Workforce development: Career readiness and the evolving world of work
This is Part Two of a five-part series exploring economic development themes in light of Alaska's current economy.
- Part 1: Opportunities
- Part 2: Workforce development
- Part 3: Marketing and attraction
- Part 4: Entrepreneurship and small business
- Part 5: The Future
Katrina Chertkow graduated from the University of Alaska Anchorage earlier this month with a bachelor’s degree in sociology. A member of the Honors College, she graduated summa cum laude, and is pursuing a master’s degree in integrated marketing and communications at Northwestern University in the fall.
Chertkow is a high achiever by any definition. And yet, her career path is uncertain.
“I’m not sure what my career options are after grad school, which avenues to take,” she said. “Should I work for a marketing agency, start my own business, or freelance?”
Cherkow’s uncertainty isn’t surprising. Students graduating this spring have watched as the number of people spending their career with one employer rapidly shrinks, and an increasing number of individuals have multiple careers in their lifetime.
The Freelancers Union says that 34 percent of the U.S. workforce — 53 million Americans — are working as freelancers. With the rise of the “gig economy” short-term employment contracts will become more common.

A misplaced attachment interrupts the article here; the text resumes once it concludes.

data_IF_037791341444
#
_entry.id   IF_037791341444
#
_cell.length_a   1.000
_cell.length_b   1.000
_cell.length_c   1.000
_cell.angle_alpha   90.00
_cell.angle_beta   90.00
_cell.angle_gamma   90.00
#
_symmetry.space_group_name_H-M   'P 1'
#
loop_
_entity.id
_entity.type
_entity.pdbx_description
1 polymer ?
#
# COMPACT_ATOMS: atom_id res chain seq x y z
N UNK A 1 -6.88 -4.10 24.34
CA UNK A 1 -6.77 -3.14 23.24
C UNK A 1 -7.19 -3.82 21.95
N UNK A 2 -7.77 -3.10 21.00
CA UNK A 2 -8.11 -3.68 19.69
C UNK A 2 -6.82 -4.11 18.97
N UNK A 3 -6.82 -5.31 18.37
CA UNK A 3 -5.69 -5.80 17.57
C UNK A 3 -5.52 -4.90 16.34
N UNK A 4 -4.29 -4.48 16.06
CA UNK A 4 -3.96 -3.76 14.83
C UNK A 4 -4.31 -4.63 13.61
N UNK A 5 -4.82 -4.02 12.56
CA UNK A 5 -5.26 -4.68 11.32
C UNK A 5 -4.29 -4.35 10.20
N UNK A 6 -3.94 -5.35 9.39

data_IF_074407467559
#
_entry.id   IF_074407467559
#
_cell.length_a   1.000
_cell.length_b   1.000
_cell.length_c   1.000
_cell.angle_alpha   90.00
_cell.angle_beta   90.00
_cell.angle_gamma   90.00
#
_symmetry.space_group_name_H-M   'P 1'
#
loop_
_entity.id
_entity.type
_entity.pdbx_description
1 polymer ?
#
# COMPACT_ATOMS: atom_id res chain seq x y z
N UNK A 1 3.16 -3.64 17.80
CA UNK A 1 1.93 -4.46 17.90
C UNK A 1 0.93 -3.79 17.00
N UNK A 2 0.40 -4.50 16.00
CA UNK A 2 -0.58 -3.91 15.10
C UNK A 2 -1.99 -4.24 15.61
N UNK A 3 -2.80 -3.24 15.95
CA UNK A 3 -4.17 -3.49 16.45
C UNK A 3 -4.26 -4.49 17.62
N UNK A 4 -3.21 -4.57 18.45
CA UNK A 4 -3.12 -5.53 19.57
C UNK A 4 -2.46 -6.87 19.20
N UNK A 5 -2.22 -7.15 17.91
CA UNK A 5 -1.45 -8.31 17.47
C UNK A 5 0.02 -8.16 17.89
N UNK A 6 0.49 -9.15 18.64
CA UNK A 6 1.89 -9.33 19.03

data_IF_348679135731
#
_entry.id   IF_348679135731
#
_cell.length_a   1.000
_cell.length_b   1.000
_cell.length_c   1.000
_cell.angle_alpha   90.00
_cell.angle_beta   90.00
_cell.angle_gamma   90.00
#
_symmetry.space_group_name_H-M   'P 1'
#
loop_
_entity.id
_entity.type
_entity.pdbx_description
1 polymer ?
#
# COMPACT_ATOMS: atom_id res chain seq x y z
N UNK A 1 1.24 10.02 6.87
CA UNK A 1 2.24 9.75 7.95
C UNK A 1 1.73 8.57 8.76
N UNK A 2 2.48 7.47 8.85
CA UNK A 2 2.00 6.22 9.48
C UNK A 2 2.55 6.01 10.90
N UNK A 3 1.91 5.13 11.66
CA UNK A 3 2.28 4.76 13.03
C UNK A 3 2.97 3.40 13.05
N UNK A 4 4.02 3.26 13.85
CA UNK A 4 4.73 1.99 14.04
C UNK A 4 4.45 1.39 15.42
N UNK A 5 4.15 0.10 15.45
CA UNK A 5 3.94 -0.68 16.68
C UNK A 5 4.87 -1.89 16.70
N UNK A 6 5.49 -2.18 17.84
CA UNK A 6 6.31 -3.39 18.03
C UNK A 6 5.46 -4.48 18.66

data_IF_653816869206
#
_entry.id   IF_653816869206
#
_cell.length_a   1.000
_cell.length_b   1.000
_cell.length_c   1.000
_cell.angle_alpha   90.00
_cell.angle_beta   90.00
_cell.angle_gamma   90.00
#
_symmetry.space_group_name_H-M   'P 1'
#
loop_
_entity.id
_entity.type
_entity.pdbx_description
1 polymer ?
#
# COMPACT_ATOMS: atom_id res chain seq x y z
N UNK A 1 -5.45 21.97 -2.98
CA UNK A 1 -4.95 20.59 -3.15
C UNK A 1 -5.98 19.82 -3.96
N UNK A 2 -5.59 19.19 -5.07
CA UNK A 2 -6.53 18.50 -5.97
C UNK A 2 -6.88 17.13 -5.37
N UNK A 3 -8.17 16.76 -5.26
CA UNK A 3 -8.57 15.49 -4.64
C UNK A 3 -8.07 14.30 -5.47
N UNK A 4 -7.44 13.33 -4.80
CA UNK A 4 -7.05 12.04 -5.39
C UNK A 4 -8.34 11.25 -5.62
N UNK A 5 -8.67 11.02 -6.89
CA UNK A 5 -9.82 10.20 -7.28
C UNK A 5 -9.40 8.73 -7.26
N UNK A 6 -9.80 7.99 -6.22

Workforce development serves both individuals and businesses with the objectives of:
- Preparing the workforce with the skills necessary to meet current and anticipated labor needs
- Supporting job retention and career advancement
- Connecting workers and employers in the labor market
— International Economic Development Council
For those in workforce development, this raises an interesting question: How can we prepare Alaskans for an ever-evolving world of work?
Christi Bell, executive director for the UAA Business Enterprise Institute, says that higher education is already transforming to meet workforce and employer needs: “Some universities are focusing more on certificates and very targeted proofs of learning, and others are moving toward a ‘2+2+2’ model, which essentially means that students will come to university throughout their lifetime for ‘just in time learning’ — education that provides them with the knowledge, skills, and abilities needed for the exact point they are at in their careers.”
For example, students could earn an electrician certificate, return in a few years to complete a bachelor degree in electrical engineering, and later enroll in a masters program for project management or sign up for specialized arctic engineering classes.